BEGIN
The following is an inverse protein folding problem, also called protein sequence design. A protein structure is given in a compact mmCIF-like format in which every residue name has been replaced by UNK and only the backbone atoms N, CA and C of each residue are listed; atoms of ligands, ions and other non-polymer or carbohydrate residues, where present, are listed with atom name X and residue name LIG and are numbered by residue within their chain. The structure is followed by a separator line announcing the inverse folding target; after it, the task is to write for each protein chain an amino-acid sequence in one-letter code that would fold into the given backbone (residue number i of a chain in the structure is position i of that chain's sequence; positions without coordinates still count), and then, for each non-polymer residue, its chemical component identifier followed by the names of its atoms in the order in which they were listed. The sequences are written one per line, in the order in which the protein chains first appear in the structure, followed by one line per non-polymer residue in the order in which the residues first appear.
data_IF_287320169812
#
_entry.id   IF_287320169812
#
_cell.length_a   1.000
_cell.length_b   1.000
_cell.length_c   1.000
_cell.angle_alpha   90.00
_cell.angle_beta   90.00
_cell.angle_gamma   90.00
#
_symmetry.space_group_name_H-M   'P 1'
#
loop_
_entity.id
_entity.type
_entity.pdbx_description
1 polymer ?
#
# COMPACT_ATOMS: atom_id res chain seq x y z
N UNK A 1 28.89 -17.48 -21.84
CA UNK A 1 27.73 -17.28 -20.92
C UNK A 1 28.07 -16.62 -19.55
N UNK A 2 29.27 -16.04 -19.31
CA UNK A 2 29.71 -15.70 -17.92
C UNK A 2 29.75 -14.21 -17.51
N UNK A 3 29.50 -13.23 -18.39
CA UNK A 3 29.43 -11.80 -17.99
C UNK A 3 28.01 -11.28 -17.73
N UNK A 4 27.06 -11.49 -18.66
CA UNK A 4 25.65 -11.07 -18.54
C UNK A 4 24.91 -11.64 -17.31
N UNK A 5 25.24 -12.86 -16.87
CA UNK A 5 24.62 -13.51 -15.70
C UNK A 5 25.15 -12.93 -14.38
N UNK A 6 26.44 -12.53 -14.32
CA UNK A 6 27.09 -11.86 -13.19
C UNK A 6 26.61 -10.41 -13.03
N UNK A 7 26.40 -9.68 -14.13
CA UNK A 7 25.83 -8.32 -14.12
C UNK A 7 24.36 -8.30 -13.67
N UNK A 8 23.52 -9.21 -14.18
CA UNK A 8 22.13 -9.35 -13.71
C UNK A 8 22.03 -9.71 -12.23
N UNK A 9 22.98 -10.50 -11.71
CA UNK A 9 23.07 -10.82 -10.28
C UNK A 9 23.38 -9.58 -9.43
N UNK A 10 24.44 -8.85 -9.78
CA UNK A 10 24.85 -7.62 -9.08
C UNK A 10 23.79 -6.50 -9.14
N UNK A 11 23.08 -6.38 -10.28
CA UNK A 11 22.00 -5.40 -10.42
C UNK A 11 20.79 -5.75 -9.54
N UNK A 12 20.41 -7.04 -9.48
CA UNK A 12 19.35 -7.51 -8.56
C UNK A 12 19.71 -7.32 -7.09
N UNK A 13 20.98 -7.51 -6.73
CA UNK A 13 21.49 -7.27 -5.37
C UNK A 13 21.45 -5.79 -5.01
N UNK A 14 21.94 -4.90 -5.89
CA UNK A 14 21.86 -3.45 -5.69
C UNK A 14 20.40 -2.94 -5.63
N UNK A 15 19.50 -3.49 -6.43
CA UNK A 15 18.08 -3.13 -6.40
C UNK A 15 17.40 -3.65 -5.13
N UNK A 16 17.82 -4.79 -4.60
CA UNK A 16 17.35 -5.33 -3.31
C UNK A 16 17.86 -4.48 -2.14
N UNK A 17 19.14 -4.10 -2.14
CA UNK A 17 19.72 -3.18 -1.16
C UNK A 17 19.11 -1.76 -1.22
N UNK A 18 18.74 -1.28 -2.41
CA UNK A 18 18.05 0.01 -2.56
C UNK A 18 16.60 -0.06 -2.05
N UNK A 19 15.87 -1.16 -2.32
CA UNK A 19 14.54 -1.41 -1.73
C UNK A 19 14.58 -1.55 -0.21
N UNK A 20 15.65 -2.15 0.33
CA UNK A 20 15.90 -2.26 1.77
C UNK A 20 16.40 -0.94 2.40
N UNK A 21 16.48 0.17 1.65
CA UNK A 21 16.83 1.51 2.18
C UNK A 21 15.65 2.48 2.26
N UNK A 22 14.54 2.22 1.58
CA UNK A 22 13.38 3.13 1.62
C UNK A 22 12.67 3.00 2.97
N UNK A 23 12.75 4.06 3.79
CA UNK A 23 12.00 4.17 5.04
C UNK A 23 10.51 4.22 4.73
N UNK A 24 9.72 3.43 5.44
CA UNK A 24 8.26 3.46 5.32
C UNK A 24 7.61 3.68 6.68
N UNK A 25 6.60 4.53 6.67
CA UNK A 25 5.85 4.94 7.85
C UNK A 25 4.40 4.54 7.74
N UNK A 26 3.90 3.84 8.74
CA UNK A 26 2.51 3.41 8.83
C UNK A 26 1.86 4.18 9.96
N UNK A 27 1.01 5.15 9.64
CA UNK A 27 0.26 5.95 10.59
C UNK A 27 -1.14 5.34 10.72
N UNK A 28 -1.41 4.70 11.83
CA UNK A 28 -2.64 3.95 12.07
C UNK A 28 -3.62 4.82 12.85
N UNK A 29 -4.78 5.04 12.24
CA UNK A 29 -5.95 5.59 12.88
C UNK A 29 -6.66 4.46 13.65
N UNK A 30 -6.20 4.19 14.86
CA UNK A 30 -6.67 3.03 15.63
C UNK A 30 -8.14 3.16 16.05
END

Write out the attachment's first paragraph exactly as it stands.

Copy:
The following is an inverse protein folding problem, also called protein sequence design. A protein structure is given in a compact mmCIF-like format in which every residue name has been replaced by UNK and only the backbone atoms N, CA and C of each residue are listed; atoms of ligands, ions and other non-polymer or carbohydrate residues, where present, are listed with atom name X and residue name LIG and are numbered by residue within their chain. The structure is followed by a separator line announcing the inverse folding target; after it, the task is to write for each protein chain an amino-acid sequence in one-letter code that would fold into the given backbone (residue number i of a chain in the structure is position i of that chain's sequence; positions without coordinates still count), and then, for each non-polymer residue, its chemical component identifier followed by the names of its atoms in the order in which they were listed. The sequences are written one per line, in the order in which the protein chains first appear in the structure, followed by one line per non-polymer residue in the order in which the residues first appear.